Georgia state to notify 4770 people that votes are "challenged"
The Atlanta Journal-Constitution
Thursday, October 30, 2008
Thousands of voters whose citizenship has been questioned should receive letters from the state this week telling them they may have to vote with a “challenged” paper ballot on Election Day.
On Wednesday, Secretary of State Karen Handel’s office sent letters to 4,770 registered voters believed to be noncitizens, Handel said in an interview Wednesday.
Handel’s office decided to send out the letters “as expeditiously as possible” to comply with a judge’s order, said Matt Carrothers, a spokesman for Handel.
Previously, it was up to each county to look up people whose citizenship was considered questionable and send them a letter. Many counties stopped this process after the U.S. Department of Justice questioned it this month, saying it had not been cleared in advance.
The secretary of state’s office verifies citizenship by checking voter registration application information against records held by the Georgia Department of Driver Services.
A panel of federal judges this week ordered Handel’s office to come up with a way of alerting those whose status has been questioned and allowing them to vote in some way on Election Day.
Those whose citizenship is in question can go to a county elections office before Election Day and produce documents proving their citizenship and resolve the issue, Carrothers said.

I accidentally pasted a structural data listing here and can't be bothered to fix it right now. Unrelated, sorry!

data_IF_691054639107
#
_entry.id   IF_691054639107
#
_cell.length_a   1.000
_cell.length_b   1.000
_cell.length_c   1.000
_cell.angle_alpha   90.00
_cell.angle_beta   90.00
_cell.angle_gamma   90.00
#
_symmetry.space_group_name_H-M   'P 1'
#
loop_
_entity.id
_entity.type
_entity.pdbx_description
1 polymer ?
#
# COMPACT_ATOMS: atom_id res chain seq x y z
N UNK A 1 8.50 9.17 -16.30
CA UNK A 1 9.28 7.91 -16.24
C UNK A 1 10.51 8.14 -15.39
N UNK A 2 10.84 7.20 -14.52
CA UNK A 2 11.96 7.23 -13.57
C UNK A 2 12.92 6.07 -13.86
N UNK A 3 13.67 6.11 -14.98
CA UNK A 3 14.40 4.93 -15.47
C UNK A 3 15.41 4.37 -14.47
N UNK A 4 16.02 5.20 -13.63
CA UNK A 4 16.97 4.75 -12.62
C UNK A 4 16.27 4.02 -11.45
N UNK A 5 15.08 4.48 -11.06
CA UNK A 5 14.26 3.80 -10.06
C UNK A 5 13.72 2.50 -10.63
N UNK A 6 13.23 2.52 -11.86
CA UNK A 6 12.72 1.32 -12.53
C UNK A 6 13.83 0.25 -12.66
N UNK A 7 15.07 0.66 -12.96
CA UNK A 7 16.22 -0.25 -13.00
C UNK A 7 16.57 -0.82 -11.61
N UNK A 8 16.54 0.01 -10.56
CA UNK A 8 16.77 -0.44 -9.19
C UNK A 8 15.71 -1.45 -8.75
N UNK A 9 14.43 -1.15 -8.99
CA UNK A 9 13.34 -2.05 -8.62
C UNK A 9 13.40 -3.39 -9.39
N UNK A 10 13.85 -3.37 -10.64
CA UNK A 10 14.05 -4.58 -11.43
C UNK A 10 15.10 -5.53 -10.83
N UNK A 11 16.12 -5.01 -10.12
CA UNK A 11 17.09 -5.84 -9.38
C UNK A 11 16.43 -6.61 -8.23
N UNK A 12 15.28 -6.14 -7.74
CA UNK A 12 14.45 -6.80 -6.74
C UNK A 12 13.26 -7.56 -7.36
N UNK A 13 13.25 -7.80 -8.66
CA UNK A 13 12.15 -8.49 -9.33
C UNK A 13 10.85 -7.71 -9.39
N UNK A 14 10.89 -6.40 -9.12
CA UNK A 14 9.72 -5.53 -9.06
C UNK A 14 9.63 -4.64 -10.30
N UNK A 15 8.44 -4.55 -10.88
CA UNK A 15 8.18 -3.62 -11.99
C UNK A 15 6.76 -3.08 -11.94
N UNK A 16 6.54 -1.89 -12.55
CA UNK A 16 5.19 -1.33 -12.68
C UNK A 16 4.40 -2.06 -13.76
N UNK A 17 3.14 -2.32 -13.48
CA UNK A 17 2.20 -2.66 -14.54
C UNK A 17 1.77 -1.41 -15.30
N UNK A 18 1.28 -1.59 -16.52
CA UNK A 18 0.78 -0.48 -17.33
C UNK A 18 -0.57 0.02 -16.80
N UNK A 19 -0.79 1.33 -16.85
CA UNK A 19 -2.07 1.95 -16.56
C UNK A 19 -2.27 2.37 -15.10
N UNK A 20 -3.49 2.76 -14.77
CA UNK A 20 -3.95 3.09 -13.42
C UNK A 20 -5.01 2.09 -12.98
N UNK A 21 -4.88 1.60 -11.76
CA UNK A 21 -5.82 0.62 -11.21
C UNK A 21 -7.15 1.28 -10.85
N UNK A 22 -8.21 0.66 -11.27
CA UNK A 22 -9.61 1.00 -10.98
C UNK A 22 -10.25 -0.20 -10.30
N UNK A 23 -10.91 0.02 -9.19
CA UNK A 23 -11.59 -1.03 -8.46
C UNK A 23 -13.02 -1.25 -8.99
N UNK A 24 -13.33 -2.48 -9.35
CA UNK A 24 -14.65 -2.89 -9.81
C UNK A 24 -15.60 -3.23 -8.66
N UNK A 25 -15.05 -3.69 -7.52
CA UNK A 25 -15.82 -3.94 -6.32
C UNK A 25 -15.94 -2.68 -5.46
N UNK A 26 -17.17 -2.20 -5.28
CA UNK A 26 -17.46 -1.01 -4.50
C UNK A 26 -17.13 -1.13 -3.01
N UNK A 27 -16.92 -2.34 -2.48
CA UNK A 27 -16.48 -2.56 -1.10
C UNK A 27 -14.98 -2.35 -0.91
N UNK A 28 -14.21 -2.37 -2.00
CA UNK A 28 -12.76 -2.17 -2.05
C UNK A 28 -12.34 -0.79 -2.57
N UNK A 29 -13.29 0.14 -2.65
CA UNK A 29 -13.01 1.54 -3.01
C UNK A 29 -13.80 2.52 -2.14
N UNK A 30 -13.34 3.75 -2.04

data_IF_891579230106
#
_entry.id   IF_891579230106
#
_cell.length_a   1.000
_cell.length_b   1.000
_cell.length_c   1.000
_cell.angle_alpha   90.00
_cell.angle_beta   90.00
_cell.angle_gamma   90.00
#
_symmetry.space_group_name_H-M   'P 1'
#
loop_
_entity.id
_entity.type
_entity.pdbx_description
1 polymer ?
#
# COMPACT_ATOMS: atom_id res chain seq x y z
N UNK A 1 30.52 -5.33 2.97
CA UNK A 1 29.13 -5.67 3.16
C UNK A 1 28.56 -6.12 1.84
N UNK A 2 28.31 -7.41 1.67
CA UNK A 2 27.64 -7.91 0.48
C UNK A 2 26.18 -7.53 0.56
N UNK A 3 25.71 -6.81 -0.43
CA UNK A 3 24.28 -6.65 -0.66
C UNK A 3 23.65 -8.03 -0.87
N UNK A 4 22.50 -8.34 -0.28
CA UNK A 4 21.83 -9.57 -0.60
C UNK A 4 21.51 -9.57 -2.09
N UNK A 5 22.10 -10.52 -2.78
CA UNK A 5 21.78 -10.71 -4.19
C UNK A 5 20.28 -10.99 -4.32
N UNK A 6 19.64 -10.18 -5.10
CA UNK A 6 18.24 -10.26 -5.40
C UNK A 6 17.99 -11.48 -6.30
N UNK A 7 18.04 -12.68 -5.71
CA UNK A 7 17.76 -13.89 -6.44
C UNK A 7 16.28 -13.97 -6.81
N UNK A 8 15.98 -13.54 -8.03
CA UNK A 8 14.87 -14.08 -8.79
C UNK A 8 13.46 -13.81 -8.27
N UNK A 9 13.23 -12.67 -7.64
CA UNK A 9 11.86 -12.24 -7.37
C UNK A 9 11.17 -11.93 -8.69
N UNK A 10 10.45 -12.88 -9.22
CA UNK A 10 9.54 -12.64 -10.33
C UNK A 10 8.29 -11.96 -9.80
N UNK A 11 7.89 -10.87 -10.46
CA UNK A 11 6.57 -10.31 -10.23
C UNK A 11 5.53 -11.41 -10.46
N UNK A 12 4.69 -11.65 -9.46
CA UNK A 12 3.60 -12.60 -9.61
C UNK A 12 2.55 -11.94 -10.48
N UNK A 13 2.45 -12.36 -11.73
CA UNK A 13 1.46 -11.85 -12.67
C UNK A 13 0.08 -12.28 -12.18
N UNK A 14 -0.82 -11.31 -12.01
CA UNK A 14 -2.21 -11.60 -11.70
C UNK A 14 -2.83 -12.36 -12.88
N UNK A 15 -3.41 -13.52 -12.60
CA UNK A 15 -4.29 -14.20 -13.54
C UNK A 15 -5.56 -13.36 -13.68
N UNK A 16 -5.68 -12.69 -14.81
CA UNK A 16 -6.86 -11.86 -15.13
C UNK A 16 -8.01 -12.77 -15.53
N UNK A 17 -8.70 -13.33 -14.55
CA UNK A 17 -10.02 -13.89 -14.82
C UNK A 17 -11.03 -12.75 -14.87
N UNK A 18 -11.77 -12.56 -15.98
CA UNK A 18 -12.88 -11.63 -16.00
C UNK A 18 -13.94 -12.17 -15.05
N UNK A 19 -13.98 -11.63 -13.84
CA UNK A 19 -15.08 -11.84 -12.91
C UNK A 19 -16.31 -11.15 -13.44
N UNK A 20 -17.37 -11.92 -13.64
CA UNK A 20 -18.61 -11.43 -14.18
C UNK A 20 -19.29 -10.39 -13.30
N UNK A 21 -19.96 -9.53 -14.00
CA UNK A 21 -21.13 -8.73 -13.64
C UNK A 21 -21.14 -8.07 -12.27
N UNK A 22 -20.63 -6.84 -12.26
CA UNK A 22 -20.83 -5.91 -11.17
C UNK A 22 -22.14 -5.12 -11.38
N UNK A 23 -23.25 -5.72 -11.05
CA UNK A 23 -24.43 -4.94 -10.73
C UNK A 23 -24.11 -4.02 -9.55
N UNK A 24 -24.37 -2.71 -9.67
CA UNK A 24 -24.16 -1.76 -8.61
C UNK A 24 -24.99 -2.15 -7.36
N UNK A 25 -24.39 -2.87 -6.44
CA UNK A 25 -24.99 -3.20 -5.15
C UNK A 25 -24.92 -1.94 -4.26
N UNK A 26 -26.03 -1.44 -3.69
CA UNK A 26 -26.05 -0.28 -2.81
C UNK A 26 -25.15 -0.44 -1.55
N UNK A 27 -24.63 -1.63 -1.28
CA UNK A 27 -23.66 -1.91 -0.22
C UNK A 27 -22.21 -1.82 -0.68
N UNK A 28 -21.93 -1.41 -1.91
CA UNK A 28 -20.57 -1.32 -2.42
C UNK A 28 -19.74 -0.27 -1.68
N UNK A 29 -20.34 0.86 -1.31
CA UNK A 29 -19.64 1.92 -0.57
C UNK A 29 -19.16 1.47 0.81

The letter from Handel’s office tells the voters that if they appear at their polling place with the issue still unresolved, they will be given a “challenge” ballot —- a paper version of the ballot that appears on electronic voting machines. The ballot will not be included in the precinct’s vote totals, Handel said.
Counties that have election boards will conduct hearings on these and other challenged ballots at 10 a.m. the Friday after the election. They will determine whether the person is a citizen.
In counties where probate judges preside over election disputes, hearings also will take place soon, Handel said.
Counties can’t certify their election results until the challenges are resolved. If the voters can prove citizenship, Handel said, their ballots will be counted.
Any voter can challenge another’s qualifications to cast a ballot by notifying a precinct poll manager, Handel said. That voter then would be given a challenge ballot and would have to go before the election board.
If large numbers of challenges are made on Election Day, Handel said, her office will investigate whether they are part of an orchestrated effort to influence the election’s outcome.
But, she said, “I’m not anticipating any kind of huge issue there.”